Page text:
And here's one that might step on your toes like it did mine..
Amos is a devastating book for people who give token attention to God through assemblies and songs, but whose hearts are much more genuinely engaged by sports, or business, or family, or hobbies. If your outward acts of worship are a mask to give you some respectability while your heart is really attached to the world and to your own comfort, then God hates your worship and despises your solemn assemblies and offerings and songs.
Through Amos, God takes the people to task for turning away from God, for loving comfort and luxury which in turn led to dishonesty and callousness towards the poor. Though specifically for the people of that time, we would do well to heed the warnings of this book. For God is the same yesterday, today and forever. Actions and motives that He despises in the OT He still despises today.
In the book of Jonah the Ninevites listened to the Word of the Lord, repented and were spared.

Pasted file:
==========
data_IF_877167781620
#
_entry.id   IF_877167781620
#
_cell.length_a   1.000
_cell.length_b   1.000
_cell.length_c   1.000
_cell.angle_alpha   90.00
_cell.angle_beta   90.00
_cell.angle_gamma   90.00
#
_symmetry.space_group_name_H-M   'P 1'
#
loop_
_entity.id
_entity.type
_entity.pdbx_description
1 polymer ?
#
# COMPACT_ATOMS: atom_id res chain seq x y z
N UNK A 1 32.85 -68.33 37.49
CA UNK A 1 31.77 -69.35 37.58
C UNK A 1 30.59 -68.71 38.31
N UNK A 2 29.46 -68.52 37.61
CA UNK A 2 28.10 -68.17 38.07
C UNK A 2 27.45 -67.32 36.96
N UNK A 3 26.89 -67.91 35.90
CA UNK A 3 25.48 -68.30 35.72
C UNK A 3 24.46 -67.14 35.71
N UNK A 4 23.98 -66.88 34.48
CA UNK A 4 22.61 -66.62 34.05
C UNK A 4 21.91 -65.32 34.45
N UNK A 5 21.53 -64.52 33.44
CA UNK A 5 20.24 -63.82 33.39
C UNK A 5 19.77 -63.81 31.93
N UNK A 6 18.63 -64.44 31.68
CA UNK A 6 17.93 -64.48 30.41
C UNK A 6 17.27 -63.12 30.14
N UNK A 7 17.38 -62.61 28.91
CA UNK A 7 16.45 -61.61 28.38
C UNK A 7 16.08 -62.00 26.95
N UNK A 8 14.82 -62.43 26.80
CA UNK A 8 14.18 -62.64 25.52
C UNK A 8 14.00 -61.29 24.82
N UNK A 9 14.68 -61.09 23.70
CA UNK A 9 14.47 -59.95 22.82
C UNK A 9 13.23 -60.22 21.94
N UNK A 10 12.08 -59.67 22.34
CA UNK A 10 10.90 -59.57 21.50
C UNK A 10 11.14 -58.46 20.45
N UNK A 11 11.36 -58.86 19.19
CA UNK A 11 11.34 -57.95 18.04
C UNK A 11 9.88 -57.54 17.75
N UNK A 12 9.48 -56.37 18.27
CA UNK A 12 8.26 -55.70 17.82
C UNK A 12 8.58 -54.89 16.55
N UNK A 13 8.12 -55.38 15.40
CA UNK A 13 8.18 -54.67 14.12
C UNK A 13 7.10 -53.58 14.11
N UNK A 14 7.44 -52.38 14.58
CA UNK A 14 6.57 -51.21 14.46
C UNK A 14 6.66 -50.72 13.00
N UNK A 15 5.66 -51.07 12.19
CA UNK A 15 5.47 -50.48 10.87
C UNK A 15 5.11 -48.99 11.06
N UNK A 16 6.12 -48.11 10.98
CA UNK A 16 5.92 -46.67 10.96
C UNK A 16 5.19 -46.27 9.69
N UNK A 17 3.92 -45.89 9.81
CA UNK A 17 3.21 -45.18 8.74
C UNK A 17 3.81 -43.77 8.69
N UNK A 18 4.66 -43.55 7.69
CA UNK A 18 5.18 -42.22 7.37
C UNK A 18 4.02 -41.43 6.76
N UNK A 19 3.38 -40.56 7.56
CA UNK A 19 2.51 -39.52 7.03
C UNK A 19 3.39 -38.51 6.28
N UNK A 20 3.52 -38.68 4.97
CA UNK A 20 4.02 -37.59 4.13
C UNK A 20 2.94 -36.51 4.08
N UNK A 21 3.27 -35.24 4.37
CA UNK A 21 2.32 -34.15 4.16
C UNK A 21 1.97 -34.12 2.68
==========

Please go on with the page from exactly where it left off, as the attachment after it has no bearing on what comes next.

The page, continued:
In retrospect we know that Israel did not heed the voice of Amos and they were taken into captivity. Let us not make the same mistake.
Tomorrow's passage: Amos 7-9, 2 Kings 14:28-29, 2 Kings 15:6-29, 2 Chronicles 26:22-23, Isaiah 6:1-13
Sunday, June 20, 2010
In all this reading, just like reading earlier about the people of Israel, it's exhausting how many kings just don't get it. It's sad how many of them are assassinated. There are so many of them that when you get to one that reads "he did what was right in the eyes of the Lord" you get so excited.....for a while.
Pride. Oh, that glorious sin of pride. Amaziah seems on the right track, until pride takes over. His son Uzziah seems a little stronger in his stride for the Lord when pride once again, overcomes him. Pride is the proven destroyer of amazing good but what is it rooted in?
If you asked someone what the original sin was that Satan committed (before he was Satan, but the angel described by God as "blameless in your ways from the day you were created till wickedness was found in you." Ezekiel 28:15) they would probably say pride. Some people will say selfishness is right there with pride. Yet, what is it that birthed pride? It is the deeper sin of unbelief.